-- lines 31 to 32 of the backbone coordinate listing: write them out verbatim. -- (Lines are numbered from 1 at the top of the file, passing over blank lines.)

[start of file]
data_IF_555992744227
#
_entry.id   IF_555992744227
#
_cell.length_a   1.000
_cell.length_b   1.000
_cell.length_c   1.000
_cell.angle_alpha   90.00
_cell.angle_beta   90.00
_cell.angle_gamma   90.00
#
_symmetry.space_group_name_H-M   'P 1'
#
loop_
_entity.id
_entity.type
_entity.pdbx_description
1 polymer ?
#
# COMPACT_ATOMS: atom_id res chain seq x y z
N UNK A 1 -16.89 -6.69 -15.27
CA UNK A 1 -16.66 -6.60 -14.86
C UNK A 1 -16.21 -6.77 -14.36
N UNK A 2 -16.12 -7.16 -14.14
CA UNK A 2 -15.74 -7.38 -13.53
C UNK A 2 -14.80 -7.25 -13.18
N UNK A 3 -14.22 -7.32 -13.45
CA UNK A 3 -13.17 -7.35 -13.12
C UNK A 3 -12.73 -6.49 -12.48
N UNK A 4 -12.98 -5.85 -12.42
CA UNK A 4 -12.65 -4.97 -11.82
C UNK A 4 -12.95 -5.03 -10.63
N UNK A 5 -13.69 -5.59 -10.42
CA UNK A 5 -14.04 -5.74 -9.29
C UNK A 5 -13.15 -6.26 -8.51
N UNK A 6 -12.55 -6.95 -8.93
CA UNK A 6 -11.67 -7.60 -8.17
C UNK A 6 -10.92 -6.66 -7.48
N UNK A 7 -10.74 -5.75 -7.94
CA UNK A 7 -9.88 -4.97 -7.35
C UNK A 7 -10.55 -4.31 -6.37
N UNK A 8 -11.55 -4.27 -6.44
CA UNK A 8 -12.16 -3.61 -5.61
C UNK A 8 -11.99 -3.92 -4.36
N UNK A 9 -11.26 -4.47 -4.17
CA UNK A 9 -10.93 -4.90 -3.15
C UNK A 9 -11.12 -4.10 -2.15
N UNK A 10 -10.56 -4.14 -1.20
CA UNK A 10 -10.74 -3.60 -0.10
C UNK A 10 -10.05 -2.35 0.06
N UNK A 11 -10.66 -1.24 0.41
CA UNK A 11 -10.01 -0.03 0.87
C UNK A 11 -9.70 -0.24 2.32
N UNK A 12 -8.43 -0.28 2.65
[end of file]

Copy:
CA UNK A 4 -12.65 -4.97 -11.82
C UNK A 4 -12.95 -5.03 -10.63